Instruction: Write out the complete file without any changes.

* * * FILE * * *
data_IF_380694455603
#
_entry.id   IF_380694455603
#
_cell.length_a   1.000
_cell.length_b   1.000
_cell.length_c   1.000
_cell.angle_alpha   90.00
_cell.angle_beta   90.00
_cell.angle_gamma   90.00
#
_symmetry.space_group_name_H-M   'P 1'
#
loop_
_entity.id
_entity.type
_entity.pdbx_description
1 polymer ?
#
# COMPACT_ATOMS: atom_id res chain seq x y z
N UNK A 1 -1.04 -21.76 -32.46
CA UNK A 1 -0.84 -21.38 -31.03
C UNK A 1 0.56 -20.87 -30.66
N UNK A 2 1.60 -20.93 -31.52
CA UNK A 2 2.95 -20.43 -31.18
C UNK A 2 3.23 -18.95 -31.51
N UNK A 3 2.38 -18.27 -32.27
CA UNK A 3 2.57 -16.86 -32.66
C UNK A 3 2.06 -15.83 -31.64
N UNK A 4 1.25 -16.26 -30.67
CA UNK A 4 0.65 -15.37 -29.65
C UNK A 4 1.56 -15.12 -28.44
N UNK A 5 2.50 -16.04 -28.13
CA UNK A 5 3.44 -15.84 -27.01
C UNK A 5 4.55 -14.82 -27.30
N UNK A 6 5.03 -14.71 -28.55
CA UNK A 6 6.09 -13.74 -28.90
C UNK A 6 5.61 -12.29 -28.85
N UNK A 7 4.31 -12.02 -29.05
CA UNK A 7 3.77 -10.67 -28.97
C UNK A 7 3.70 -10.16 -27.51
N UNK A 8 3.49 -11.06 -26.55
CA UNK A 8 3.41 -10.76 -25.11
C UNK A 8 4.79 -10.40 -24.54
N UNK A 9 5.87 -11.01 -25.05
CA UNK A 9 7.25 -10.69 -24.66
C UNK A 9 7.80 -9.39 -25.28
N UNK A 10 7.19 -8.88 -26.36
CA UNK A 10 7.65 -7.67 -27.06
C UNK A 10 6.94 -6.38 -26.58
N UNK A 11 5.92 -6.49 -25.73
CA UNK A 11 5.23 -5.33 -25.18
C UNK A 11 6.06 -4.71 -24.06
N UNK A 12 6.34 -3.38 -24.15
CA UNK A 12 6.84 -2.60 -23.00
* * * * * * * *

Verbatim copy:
data_IF_380694455603
#
_entry.id   IF_380694455603
#
_cell.length_a   1.000
_cell.length_b   1.000
_cell.length_c   1.000
_cell.angle_alpha   90.00
_cell.angle_beta   90.00
_cell.angle_gamma   90.00
#
_symmetry.space_group_name_H-M   'P 1'
#
loop_
_entity.id
_entity.type
_entity.pdbx_description
1 polymer ?
#
# COMPACT_ATOMS: atom_id res chain seq x y z
N UNK A 1 -1.04 -21.76 -32.46
CA UNK A 1 -0.84 -21.38 -31.03
C UNK A 1 0.56 -20.87 -30.66
N UNK A 2 1.60 -20.93 -31.52
CA UNK A 2 2.95 -20.43 -31.18
C UNK A 2 3.23 -18.95 -31.51
N UNK A 3 2.38 -18.27 -32.27
CA UNK A 3 2.57 -16.86 -32.66
C UNK A 3 2.06 -15.83 -31.64
N UNK A 4 1.25 -16.26 -30.67
CA UNK A 4 0.65 -15.37 -29.65
C UNK A 4 1.56 -15.12 -28.44
N UNK A 5 2.50 -16.04 -28.13
CA UNK A 5 3.44 -15.84 -27.01
C UNK A 5 4.55 -14.82 -27.30
N UNK A 6 5.03 -14.71 -28.55
CA UNK A 6 6.09 -13.74 -28.90
C UNK A 6 5.61 -12.29 -28.85
N UNK A 7 4.31 -12.02 -29.05
CA UNK A 7 3.77 -10.67 -28.97
C UNK A 7 3.70 -10.16 -27.51
N UNK A 8 3.49 -11.06 -26.55
CA UNK A 8 3.41 -10.76 -25.11
C UNK A 8 4.79 -10.40 -24.54
N UNK A 9 5.87 -11.01 -25.05
CA UNK A 9 7.25 -10.69 -24.66
C UNK A 9 7.80 -9.39 -25.28
N UNK A 10 7.19 -8.88 -26.36
CA UNK A 10 7.65 -7.67 -27.06
C UNK A 10 6.94 -6.38 -26.58
N UNK A 11 5.92 -6.49 -25.73
CA UNK A 11 5.23 -5.33 -25.18
C UNK A 11 6.06 -4.71 -24.06
N UNK A 12 6.34 -3.38 -24.15
CA UNK A 12 6.84 -2.60 -23.00